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Temporary Manager, Long-Term Jerk

, , , , , , , , | Working | September 23, 2022

In my early twenties, I took a job as the deputy manager of an offsales (liquor store) in Glasgow. I had worked in retail before, but this was my first management role. I was nervously excited about joining the team, but things went pear-shaped very quickly. My boss (the store manager) and I were the only full-time employees. The other four staff members were part-timers, all of whom had very constrained availabilities around their other commitments.

About a month after I joined the team, my boss took a holiday for a week, but whilst she was away, she quite seriously hurt her back and thus went on long-term sick leave. I can’t remember exactly how long that lasted, but I think it was at least a ten-month-long absence.

I was told that our area manager would find us some additional support, and if I was ever in a pinch, then I could phone around the other stores in the area and try to borrow their staff. As you might have guessed, the extra support somehow never quite happened, but I’m proud to say that, with the help of our part-timers pitching in to pick up extra hours, we managed to keep the store open. We routinely placed as one of the best performing stores in our region, sometimes even placing first in sales.

However, there came one week when all of the part-timers were unavailable, and the only way I could make it work was to pick up three consecutive open-to-close shifts by myself on top of my other shifts. At the end of the week, I had something like twenty extra hours on my time sheet.

Finally, the area manager took notice — but only to reprimand me for all of those extra hours! I explained what had happened and he professed ignorance of the fact we were short-staffed. I’m not quite sure what he thought losing the store manager and one of only two full-time employees meant, but clearly, our shop had been a victim of our own success by muddling along.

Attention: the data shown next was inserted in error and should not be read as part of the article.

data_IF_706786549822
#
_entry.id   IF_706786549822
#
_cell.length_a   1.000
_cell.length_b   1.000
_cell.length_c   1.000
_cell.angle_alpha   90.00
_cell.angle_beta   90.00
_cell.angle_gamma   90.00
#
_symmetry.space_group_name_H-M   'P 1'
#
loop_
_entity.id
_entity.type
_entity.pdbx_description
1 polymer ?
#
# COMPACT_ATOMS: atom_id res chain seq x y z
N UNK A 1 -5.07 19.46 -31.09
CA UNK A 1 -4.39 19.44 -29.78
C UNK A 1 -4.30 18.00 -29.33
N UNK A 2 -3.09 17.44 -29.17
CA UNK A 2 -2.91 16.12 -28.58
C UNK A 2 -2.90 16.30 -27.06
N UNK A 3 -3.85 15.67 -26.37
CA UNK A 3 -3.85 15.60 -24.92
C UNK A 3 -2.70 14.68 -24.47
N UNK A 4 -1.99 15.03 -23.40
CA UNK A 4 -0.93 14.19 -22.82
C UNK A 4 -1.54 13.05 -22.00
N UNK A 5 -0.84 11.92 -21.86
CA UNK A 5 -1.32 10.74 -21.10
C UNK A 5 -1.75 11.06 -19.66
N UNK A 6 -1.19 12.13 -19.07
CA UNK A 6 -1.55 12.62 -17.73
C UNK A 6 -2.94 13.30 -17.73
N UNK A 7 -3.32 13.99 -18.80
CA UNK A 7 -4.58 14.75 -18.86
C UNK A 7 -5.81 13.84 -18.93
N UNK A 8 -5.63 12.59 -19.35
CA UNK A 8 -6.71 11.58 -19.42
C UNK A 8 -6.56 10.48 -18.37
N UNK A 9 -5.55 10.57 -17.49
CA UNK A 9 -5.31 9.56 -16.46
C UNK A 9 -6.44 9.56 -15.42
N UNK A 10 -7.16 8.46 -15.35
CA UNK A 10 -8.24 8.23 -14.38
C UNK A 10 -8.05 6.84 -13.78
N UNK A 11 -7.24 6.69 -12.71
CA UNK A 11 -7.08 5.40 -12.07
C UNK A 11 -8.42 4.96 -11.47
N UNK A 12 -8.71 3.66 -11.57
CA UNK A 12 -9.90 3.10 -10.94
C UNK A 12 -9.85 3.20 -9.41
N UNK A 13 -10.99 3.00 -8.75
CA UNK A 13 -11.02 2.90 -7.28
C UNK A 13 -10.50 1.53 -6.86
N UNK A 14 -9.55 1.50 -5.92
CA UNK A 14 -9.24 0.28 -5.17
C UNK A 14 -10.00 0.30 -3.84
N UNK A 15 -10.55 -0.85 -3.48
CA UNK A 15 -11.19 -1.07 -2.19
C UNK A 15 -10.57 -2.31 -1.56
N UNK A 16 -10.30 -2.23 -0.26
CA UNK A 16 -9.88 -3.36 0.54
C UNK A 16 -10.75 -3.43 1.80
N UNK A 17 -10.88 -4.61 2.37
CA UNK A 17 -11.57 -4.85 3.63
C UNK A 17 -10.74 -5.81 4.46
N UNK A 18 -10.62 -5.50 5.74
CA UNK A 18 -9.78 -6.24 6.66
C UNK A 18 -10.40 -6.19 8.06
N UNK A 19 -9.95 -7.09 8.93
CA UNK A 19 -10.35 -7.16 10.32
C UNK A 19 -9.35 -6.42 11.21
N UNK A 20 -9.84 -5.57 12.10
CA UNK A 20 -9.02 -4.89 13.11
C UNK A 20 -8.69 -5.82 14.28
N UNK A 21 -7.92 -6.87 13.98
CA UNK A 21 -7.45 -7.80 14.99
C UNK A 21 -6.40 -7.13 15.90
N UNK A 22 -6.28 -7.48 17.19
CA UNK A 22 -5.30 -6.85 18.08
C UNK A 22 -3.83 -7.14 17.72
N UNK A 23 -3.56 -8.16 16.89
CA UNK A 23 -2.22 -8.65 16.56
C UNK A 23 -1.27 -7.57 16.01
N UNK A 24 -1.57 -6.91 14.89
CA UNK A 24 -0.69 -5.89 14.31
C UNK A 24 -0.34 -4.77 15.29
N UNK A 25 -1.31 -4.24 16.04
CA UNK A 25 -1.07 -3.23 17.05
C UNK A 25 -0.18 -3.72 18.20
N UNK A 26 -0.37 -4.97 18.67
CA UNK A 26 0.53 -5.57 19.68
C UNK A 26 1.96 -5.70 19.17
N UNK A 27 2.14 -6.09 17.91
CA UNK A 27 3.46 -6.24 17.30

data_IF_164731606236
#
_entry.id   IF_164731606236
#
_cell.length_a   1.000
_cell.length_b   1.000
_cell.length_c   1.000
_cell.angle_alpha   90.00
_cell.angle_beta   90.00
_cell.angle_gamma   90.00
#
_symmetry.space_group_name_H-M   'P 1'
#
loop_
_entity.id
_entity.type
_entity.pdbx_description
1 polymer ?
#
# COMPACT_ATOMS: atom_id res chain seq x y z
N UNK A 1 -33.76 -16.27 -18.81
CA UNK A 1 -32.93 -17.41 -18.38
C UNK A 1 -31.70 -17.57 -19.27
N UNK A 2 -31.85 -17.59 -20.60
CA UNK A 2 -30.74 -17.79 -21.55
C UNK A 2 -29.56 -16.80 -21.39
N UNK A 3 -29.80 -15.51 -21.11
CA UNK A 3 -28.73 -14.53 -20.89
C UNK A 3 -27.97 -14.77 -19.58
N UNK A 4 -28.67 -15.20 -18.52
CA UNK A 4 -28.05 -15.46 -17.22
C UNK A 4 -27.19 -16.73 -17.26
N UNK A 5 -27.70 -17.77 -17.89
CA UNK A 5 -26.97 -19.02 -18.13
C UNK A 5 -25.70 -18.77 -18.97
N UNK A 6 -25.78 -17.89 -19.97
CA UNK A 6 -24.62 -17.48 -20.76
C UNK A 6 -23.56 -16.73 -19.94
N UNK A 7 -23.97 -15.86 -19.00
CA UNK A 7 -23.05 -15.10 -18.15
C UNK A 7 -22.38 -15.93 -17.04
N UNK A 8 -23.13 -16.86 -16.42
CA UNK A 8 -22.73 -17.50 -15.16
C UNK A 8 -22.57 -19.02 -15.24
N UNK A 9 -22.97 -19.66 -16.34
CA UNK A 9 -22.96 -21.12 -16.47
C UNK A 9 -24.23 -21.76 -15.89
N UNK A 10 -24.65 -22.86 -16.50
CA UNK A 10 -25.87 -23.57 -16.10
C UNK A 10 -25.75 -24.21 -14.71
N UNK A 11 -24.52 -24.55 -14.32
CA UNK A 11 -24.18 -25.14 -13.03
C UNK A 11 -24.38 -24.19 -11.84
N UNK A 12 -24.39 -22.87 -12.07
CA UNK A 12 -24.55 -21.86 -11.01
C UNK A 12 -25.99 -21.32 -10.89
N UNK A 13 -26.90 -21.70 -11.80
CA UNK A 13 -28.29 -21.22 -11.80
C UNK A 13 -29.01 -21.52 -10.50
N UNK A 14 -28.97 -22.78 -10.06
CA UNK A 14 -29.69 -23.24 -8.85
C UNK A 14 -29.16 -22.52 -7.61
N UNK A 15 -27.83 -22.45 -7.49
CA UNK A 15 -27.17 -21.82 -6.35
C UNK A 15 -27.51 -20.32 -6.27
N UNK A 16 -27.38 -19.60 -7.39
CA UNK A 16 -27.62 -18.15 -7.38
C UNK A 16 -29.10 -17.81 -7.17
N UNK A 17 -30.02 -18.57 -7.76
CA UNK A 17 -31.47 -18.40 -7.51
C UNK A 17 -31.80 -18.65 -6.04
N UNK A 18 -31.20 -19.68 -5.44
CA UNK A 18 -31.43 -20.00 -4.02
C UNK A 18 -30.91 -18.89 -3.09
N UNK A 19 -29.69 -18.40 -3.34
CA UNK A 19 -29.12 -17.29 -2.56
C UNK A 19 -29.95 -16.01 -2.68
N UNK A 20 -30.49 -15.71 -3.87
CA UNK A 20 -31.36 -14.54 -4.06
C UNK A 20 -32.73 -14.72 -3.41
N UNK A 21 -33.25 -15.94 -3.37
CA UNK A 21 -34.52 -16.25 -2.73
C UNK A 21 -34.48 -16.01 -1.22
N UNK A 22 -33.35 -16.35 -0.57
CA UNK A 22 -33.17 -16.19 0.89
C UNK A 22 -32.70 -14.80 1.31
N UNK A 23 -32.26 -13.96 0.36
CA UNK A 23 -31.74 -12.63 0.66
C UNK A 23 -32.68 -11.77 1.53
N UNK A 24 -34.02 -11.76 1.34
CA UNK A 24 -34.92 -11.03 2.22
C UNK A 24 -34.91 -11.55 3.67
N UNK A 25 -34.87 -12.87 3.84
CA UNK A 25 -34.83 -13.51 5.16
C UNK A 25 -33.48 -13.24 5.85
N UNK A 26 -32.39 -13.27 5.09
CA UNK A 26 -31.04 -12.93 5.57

At this point, the area manager finally organised a temporary manager, and it was actually surprisingly quick to get sorted out. It was only three or four weeks between that call and my meeting our temporary manager on his first day in our shop.

[Temporary Manager] was a bit of a strange character. He was friendly enough but could become very serious and officious about things with little warning. This led to him trying to discipline me, only to get in trouble himself.

Our franchise required us to cash out our till (register) drawers at the end of each shift and put the large notes in our safe after everything was counted. During the shifts, there was a lockbox beneath both of our two counters so that we could safely store paper money and cheques if the drawers became full, and obviously, those needed to be counted at the end of each shift, too.

[Temporary Manager] didn’t believe me and thought the lockboxes stayed where they were until the shop closed. I told him that wasn’t our training or policy, and he quite bluntly told me I was wrong. Then came this conversation.

Temporary Manager: “Hey, [My Name], I need to have a serious word with you.”

Me: “Oh, okay. What’s wrong?”

Temporary Manager: “You didn’t cash out my lockbox last night; it was full overnight.”

Me: “Oh, I wondered why the count was out. Did you see the note I left about it? I didn’t think to check the lockbox on till one because it wasn’t used during my shift.”

Temporary Manager: “I’ve told you before that they get emptied when the shop closes, not at the end of each shift.”

Me: “Well, I’m sorry, but I explained that isn’t store policy or how we’ve been trained.”

Temporary Manager: “I told you you were wrong and you were warned. I’m putting in a written warning about this, and the area manager will be in touch. You can get back to your shift now.”

Fuming, I went back to my shift. I decided that I’d just take it up with the area manager when he spoke to me, but days turned into weeks and I never heard anything more about it. I also noticed that [Temporary Manager] had started clearing the lockboxes after his shift.

Eventually, one of my colleagues had to cover a shift where the area manager was working and came back to me with a story the next day.

Colleague: “Hey, [My Name], I’ve got a funny story for you. Do you remember [Temporary Manager] threatening to discipline you?”

Me: “Remember? I was furious! I never heard anything about it, though, and I noticed that he started cashing out properly, so I assumed that he finally checked the training manual and realised I was right.”

Colleague: “Nope! He really did try to report you. [Area Manager] told me but asked me to keep it quiet. [Temporary Manager] phoned to ask him how to submit a written warning so, obviously, he asked him who it was about and why. As soon as he explained, [Area Manager] told him you were right and that if he didn’t drop it immediately, he would be the one getting a warning.”

Me: “Amazing! I do kind of wish that he had been given a warning, though.”

[Temporary Manager] didn’t stay with us much longer. Our manager recovered about four months later, so he was thanked for filling in and shown the door.

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